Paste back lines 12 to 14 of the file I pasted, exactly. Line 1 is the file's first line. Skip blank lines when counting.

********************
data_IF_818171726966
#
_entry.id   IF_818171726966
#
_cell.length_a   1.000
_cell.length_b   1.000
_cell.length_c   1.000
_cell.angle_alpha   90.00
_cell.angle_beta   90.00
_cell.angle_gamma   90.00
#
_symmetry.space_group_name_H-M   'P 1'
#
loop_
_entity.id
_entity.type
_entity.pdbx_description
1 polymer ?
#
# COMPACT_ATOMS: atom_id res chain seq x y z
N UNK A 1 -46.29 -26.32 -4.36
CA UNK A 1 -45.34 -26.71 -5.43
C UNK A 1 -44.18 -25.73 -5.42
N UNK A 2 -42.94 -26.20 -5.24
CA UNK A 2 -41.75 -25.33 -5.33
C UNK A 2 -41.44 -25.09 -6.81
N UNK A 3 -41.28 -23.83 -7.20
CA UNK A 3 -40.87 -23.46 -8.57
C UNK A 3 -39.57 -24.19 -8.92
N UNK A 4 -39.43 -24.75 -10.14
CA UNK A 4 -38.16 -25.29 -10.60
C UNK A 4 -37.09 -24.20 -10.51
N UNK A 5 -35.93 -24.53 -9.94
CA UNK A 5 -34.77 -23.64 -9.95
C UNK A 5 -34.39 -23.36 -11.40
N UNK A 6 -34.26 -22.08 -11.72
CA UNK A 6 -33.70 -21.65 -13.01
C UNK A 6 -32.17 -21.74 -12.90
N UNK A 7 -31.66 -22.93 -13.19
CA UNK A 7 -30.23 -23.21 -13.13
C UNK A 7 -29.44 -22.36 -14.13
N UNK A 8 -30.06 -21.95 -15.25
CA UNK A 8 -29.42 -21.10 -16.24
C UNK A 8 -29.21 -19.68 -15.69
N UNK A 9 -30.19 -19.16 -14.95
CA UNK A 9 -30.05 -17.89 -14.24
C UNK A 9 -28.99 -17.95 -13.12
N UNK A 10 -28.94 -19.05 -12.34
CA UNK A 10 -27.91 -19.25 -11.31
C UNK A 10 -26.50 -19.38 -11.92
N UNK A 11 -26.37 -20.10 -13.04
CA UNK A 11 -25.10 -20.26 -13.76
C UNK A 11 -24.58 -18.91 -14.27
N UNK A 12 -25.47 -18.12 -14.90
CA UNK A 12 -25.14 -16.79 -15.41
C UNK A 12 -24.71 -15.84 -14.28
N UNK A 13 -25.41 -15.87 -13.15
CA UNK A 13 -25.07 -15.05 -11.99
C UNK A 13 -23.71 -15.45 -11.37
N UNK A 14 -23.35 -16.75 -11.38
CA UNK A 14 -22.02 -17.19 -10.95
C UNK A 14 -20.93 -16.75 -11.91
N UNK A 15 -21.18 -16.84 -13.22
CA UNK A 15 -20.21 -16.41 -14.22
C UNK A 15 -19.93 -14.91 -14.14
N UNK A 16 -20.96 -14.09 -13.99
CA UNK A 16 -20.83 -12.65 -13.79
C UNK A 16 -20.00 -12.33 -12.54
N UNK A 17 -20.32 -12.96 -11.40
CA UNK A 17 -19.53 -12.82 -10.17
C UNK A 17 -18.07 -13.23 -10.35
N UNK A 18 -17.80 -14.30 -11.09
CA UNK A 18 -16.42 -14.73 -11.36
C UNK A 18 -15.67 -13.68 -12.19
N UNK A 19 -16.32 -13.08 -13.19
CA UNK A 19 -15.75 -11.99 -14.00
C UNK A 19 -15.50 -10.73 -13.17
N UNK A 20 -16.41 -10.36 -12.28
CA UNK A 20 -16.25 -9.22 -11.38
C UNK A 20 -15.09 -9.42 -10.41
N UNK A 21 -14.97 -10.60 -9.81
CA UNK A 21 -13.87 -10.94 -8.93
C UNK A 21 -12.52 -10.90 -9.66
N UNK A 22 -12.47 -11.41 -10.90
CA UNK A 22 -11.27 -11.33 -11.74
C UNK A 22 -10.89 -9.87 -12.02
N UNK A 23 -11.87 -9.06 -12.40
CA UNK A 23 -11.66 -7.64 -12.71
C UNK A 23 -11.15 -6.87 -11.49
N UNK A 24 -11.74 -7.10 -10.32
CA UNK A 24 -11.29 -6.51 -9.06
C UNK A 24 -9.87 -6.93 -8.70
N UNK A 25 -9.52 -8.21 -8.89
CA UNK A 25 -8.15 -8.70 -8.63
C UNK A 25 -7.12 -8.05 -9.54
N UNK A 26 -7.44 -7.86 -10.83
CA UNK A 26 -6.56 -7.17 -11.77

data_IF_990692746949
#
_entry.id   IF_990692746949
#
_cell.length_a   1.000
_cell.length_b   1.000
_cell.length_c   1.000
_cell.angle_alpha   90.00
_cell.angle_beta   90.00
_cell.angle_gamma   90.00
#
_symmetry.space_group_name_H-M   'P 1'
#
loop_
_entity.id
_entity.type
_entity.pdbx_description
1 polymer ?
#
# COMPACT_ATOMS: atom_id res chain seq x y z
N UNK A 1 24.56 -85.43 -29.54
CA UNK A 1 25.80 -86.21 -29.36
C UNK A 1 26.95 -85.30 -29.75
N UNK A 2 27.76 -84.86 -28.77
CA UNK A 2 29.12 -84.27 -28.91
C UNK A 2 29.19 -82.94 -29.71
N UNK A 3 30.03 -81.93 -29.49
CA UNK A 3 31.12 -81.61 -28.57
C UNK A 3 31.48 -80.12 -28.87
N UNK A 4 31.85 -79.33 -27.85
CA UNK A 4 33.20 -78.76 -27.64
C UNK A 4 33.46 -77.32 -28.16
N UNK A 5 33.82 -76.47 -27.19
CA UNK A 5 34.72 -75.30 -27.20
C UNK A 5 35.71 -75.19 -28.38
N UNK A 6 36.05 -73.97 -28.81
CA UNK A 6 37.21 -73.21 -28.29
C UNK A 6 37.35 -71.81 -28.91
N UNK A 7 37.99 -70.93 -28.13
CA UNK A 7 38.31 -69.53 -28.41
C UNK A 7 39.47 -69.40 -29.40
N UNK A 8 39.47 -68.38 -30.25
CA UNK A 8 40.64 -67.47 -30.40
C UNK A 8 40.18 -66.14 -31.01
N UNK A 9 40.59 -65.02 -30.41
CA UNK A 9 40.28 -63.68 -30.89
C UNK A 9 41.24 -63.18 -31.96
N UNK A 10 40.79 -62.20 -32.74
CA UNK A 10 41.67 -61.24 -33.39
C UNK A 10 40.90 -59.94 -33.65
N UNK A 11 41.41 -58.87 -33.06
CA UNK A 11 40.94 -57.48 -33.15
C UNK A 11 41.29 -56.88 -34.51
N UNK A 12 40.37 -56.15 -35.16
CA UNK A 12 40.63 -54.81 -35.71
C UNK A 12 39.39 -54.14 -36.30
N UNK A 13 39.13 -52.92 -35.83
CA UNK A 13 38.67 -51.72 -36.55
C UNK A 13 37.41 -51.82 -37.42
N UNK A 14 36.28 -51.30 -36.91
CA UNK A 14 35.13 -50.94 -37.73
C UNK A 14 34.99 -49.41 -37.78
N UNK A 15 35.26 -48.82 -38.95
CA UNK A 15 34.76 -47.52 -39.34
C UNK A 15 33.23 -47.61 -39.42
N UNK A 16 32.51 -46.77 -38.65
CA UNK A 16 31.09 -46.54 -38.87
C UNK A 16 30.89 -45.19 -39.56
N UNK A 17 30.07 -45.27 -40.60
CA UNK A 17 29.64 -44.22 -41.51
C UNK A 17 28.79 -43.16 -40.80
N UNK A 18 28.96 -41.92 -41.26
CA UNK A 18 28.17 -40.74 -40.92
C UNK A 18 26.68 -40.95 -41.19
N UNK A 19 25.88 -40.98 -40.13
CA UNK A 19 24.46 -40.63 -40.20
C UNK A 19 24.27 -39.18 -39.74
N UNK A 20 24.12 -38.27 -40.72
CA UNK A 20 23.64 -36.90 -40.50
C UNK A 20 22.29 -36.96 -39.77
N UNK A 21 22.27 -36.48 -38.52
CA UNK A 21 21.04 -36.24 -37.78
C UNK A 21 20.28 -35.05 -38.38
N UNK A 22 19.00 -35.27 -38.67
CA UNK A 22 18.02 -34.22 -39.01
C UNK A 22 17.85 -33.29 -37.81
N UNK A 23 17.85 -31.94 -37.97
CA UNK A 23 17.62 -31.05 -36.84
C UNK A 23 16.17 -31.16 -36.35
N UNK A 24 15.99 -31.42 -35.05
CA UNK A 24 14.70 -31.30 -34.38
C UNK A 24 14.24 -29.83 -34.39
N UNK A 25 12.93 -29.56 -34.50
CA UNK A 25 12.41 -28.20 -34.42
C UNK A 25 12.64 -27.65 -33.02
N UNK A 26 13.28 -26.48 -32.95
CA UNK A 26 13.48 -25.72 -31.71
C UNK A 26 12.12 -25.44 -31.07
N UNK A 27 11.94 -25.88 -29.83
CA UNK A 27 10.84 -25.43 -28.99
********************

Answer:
_symmetry.space_group_name_H-M   'P 1'
#
loop_